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NASS Passes Two Versions Of PIB, As Stakeholders React

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There was uproar in the Senate, yesterday, during the consideration of the Joint Committee on Petroleum Resources Downstream; Upstream and Gas Resources on the Petroleum Industry Bill (PIB).
Despite that, the Senate, passed the controversial PIB after a very heated argument, debate, and plea on the percentage for the host communities, just as the lawmakers approved three percent (three per cent) of the actual annual operating expenditure of the preceding financial year in the upstream petroleum operations affecting the host communities for funding of the Host Communities Trust Fund.
It said that this will ensure adequate development of the host communities and reduction in the cost of production.
The three per cent approved was short by two per cent as against the five per cent recommended by the committee.
The report read, “This chapter highlights the effective and efficient administration of the Host Community Trust Fund which is to be anchored by the settlor, that is the oil and gas companies operating in the host communities.
“The various recommended provisions when passed into law will ensure a peaceful operating environment that will have a positive direct impact on the cost of oil and gas production which has been the bane of the Nigerian oil and gas industry,
“After extensive engagements with various stakeholders and on-the-spot assessment visits to host communities across the country, the Joint Committee recommended strengthening measures and saddled the host communities with responsibilities with a view to reducing or completely eradicating interferences and tampering in the country’s oil and gas production assets.


“Furthermore, to ensure adequate development of the host communities and reduction in the cost of production, the Joint Committee recommends five per cent (5%) of the actual annual operating expenditure of the preceding financial year in the upstream petroleum operations affecting the host communities for funding of the Host Communities Trust Fund.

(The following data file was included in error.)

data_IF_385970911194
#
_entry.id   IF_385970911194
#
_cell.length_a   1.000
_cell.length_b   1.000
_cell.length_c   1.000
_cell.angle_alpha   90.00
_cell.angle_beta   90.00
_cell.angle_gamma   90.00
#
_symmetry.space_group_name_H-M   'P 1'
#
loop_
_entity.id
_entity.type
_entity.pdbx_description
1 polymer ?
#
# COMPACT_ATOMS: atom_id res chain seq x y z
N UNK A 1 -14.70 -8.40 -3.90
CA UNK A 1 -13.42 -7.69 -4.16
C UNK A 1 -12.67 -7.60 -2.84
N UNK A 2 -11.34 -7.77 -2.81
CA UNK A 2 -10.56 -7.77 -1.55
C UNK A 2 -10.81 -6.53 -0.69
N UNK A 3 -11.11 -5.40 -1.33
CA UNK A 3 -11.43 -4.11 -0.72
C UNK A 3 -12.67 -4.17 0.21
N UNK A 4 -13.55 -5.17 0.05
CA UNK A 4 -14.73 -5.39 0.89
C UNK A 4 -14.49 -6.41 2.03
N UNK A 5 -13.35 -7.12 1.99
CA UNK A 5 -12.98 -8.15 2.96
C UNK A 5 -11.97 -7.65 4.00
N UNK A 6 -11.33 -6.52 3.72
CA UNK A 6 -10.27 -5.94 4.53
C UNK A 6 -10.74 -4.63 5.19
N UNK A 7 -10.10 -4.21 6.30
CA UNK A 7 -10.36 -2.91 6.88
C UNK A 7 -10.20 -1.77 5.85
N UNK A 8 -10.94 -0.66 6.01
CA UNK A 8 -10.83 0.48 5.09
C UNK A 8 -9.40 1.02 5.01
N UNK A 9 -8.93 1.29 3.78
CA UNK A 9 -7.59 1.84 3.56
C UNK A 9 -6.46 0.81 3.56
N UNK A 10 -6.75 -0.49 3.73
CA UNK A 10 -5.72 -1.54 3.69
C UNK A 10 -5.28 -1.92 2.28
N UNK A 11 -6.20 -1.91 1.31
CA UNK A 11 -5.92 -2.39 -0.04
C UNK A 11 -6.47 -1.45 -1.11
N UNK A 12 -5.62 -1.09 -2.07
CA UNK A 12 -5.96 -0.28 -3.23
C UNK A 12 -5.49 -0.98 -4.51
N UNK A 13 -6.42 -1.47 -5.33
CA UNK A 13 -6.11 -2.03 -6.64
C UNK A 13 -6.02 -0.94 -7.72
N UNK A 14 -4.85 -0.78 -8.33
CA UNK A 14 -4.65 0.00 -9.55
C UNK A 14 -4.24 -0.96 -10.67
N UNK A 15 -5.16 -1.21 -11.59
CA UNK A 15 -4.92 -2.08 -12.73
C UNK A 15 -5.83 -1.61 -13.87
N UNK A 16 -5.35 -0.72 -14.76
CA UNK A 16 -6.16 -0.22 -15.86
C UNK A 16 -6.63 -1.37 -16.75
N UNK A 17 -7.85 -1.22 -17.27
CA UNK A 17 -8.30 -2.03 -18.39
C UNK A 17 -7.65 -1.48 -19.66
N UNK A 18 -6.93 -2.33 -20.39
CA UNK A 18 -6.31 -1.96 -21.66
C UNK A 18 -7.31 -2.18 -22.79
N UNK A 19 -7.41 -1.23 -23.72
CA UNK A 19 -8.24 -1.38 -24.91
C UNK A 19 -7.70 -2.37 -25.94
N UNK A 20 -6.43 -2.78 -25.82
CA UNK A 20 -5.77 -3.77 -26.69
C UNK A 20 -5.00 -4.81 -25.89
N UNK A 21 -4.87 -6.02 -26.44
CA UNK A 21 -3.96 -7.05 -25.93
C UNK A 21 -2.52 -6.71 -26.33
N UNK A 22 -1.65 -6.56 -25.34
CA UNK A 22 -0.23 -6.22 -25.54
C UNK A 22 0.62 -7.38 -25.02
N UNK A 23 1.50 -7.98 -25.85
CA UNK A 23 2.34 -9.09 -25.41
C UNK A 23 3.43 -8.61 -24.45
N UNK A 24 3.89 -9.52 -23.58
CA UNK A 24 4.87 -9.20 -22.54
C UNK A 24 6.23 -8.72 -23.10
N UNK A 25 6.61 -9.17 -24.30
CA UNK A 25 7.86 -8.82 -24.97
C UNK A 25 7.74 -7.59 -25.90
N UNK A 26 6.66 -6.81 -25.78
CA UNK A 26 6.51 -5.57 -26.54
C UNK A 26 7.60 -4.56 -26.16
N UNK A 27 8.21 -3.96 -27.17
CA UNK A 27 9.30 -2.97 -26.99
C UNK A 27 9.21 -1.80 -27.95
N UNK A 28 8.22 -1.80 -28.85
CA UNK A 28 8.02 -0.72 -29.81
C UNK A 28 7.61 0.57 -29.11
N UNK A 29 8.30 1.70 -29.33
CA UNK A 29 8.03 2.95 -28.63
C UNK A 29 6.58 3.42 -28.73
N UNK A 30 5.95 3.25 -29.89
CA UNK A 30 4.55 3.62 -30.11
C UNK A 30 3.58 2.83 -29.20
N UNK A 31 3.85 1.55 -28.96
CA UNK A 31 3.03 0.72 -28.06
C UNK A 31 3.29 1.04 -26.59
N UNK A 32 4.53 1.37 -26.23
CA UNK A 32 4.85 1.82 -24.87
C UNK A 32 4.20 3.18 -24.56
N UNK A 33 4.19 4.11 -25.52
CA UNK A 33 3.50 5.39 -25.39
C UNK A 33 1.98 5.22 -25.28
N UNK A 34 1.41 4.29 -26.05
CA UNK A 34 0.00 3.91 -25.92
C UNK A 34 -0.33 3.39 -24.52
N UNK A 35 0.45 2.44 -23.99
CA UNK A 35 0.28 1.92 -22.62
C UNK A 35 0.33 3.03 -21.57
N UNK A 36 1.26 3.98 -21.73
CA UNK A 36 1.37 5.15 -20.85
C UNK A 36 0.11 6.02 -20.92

“A total of 20 amendments were recommended to this Chapter while others were retained”.
Meanwhile, Senators had a closed door meeting with the Minister of State, Petroleum, Chief Timipre Sylva, and the Group Managing Director of the NNPC, Mele Kyari, who briefed the lawmakers for over one hour on the technical and financial details of the Bill before the consideration of the report.
Also, the House and the Senate, yesterday, passed a different version of the Petroleum Industry Bill.
While the lower chamber did not debate the bill, the members of the upper chamber had extensive debate on it.
The Deputy Speaker, House of Representatives, Hon Ahmed Wase did not allow any debate or call for an amendment, however, the Chairman of the ad-hoc committee, Mohammed Monguno moved a motion for the host community fund to be amended from the 2.5 per cent presented, to 5 per cent.
The amendment was adopted, however, the Senate passed at 3 per cent.
Speaking on the bill, Monguno who briefed journalists said Rep members will ensure that their 5 per cent is adopted against the 3 per cent by the senate.
He noted that the House has gotten the mandate to push for the 5 per cent.
He, however, said the Joint Committee of the National Assembly will have to decide on how to proceed.
The bill also makes provision for 30 per cent of oil profits to be invested into the frontier funds for the exploration of oil in the North and other frontier basins.
“The House has a mandate; the committee must jealously guard this mandate. Although there would be some give and take, the House will guard it jealously”, Munguno said.
“30% of the oil profit will be used for frontier explorations. The money will be in escrow account, if not used, it will be returned to the treasury. We only have 20 years window to maximise oil,” Monguno said.
The House version is yet to pass for Second Reading.
The joint committee is expected to concur to the two versions.
Commenting on the development, lead promoter, EnergyHub Nigeria, Dr Felix Amieyeofori, said, “This is a welcome development for the oil and gas industry, and the country at large as it will provide the long-expected business and investment environment for operators, and other stakeholders.
“This is coming at the time when oil and gas-dependent economies are grappling with the reality of the energy transition to cleaner renewable energy sources, targeted at tackling the global climate problems.